In India, one person dies in road accident in every four minutes. Lack of safety in road transport is evident from frequent accidents across the world, mostly in developing countries. The accident at Sonapur in Jaintia Hills claiming 29 lives reminded all the past tragedies occurred at the place. The landslide-prone area is notorious for road accidents. In 2012, 31 people died as the bus they were in was washed away by landslides. Following a lot of preventive measures including a tunnel checked landslides to a great extent in the area, but it remained accident prone. In January this year too, 10 people died in a similar mishap there.
The road accident death ratio in India, 16.6 in 1 lakh population per year, is lesser than China’s 18.8 but higher than the US’ 10.6. European countries fare much ahead in this respect with UK 2.9, Germany 4.3 and Netherlands 3.4. Even Pakistan fares better than India with 4.2 deaths in 1 lakh population. African countries are the worst with Libya topping the list with 73.4 and Libya following at a distance with 33.7 deaths. While roads remained the basic means of transport in most countries, people in the developed countries are increasingly taking to other means like trains and planes. Though accidents on these two means of transport are not rare and casualties are high in case of any, they are far too less compared to road mishaps.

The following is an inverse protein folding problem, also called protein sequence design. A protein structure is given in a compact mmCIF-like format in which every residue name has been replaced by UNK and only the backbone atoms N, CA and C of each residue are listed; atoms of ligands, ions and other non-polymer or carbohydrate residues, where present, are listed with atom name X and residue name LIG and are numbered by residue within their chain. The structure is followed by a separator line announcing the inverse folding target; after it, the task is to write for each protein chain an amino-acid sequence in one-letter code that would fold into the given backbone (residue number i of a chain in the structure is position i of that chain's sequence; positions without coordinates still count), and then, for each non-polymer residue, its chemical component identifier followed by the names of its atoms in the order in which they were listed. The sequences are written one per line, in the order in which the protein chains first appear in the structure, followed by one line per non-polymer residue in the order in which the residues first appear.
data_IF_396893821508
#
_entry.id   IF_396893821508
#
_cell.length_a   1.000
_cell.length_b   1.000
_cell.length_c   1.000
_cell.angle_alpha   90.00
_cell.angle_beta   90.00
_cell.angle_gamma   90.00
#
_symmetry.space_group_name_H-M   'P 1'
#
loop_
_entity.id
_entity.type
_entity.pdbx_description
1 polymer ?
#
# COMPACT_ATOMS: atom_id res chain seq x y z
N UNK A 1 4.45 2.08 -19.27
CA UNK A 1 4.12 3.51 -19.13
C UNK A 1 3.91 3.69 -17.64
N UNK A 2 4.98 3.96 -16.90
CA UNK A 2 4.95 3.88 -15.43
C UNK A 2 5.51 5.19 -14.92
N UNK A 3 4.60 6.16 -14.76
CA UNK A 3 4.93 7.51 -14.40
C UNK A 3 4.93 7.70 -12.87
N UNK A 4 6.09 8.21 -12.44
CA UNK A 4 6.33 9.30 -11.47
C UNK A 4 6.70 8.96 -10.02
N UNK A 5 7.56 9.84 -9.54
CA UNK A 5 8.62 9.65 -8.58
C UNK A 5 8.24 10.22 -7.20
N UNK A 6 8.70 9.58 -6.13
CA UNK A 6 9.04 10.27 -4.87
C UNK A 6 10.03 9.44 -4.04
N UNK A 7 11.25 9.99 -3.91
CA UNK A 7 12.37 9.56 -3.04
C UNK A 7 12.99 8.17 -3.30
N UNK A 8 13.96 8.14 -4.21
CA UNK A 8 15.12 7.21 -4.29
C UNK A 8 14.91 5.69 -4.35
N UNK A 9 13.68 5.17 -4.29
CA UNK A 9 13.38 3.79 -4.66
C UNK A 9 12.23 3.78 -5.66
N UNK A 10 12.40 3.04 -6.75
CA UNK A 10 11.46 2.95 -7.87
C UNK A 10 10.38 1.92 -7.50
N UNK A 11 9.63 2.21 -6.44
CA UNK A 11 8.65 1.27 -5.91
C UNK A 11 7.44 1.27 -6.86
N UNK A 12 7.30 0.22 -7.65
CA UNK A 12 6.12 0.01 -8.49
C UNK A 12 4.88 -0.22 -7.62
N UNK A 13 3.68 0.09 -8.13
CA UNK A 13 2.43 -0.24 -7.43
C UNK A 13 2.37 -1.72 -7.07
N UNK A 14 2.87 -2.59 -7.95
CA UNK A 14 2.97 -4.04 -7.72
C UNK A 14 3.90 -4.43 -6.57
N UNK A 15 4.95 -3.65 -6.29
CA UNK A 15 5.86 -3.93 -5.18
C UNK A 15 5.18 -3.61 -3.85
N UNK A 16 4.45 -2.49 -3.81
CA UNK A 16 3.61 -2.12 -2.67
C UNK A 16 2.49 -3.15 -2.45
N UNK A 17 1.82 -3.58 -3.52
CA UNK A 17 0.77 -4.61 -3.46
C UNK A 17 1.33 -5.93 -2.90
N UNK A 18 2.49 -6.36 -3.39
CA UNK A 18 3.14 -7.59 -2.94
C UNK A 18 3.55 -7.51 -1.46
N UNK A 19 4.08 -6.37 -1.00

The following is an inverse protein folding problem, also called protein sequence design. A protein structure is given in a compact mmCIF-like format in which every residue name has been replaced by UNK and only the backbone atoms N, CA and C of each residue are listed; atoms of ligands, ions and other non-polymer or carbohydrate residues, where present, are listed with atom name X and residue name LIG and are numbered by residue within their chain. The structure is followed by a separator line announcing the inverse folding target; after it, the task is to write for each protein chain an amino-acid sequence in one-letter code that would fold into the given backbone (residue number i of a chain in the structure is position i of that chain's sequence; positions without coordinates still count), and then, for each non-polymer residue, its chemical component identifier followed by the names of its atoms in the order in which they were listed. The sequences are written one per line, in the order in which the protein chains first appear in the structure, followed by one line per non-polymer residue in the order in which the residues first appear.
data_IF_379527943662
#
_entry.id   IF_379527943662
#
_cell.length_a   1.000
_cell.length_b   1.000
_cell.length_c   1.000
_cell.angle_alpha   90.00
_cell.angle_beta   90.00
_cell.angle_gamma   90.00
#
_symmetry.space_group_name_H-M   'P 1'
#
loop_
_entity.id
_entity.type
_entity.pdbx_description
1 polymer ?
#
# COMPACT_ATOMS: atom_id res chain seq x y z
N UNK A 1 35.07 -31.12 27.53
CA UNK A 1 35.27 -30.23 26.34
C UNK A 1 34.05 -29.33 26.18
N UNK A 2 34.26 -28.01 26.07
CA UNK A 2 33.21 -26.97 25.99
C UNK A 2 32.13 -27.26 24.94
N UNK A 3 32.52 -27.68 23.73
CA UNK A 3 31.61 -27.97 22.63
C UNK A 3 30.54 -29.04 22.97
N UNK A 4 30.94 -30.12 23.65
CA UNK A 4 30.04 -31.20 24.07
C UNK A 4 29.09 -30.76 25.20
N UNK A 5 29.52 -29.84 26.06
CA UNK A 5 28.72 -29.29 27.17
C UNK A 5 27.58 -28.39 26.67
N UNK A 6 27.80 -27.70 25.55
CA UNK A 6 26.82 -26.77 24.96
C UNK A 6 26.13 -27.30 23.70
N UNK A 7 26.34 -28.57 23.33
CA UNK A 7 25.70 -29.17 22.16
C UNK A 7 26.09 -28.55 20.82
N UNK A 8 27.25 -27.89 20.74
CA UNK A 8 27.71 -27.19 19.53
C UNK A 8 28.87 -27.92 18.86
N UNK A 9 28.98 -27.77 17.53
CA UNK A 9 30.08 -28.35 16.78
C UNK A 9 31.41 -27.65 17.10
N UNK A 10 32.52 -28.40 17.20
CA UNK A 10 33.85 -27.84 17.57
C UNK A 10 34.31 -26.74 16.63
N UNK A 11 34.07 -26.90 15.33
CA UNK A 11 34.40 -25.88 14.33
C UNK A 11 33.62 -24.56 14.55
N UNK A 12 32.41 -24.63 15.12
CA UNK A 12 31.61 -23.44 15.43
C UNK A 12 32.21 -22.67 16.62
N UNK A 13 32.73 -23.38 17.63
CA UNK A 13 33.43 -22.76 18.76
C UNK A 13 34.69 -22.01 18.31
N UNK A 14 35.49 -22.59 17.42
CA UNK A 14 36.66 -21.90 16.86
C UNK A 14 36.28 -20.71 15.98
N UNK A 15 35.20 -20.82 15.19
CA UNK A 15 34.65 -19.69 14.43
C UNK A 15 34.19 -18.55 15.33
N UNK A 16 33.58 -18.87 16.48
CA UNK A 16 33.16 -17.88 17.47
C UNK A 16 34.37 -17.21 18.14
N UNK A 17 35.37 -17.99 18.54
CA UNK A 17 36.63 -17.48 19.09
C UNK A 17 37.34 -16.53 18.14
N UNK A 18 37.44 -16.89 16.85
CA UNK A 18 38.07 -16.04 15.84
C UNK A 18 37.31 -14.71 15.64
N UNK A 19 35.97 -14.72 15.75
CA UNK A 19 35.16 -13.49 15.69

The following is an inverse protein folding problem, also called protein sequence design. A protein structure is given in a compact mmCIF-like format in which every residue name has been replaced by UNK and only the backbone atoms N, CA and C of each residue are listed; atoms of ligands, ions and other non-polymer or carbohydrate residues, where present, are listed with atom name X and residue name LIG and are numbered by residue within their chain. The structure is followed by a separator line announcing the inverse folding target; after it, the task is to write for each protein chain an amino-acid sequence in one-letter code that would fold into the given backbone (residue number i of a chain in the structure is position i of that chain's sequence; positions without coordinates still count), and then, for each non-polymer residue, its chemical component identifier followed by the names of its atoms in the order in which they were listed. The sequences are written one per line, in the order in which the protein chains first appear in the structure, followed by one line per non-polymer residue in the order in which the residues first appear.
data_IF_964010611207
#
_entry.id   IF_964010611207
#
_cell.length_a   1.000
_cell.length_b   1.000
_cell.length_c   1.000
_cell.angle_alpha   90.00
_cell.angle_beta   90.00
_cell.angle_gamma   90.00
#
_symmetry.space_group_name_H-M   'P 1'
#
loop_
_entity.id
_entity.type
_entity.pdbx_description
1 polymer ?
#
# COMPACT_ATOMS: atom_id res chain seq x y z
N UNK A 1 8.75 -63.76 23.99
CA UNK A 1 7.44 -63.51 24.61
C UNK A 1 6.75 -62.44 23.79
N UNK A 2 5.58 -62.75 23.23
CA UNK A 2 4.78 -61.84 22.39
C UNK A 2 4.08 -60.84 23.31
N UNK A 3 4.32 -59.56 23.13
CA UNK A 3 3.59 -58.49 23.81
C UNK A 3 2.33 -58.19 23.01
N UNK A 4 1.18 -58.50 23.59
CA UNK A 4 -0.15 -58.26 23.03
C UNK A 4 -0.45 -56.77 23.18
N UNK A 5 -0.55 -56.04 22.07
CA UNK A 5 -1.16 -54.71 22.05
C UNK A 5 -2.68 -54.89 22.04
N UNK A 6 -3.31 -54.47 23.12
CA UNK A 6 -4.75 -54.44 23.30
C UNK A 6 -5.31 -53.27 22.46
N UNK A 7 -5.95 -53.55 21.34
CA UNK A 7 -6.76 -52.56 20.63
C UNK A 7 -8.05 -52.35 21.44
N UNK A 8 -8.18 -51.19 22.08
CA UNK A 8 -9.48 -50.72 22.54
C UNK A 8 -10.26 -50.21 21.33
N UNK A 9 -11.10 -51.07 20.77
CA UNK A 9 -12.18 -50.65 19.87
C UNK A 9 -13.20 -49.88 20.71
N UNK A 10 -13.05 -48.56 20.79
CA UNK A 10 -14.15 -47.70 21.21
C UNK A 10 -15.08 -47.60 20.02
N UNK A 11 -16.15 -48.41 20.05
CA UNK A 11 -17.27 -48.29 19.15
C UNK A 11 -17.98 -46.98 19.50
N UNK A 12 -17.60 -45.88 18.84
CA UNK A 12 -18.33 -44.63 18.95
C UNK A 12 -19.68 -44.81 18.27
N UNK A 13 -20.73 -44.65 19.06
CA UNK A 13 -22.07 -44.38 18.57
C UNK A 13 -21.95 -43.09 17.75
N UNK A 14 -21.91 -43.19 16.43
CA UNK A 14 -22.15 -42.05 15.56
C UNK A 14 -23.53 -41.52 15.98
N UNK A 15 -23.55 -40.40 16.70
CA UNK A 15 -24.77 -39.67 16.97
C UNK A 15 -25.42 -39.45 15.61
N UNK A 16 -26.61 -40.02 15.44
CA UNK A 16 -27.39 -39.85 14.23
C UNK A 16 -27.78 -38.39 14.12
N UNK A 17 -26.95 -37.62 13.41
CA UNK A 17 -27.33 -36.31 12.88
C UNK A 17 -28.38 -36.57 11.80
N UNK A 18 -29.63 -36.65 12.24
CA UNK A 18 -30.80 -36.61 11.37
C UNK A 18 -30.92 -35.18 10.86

Most people in India cannot afford planes, and train is a better option. With a gradual shifting of transport load from roads to rails will also ensure less carbon emission, noise pollution etc., besides curbing the accidents. India has enough raw materials like stones and iron for making a massive makeover of its transport network in favour of railways. Although stricter traffic norms and better roads also can check the accidents the scene will not change much unless the traffic is diverted to other ways. Any Tom Dick and Harry cannot take the wheels of a train, like in case of a public bus in India. Slightest attention diversion might lead to a major mishap on road, unlike on the rails. There are hundreds others engaged in ensuring safety of a train. If one system fails another will function. Let good sense prevail in the hill areas of North-east where there is constant opposition to railways in fear of influx of “outsiders”. Let the Modi government get success in its aim to connect all north-eastern capitals by broad gauge network by 2020.
(Published as editorial in The Meghalaya Guardian on June 18, 2016)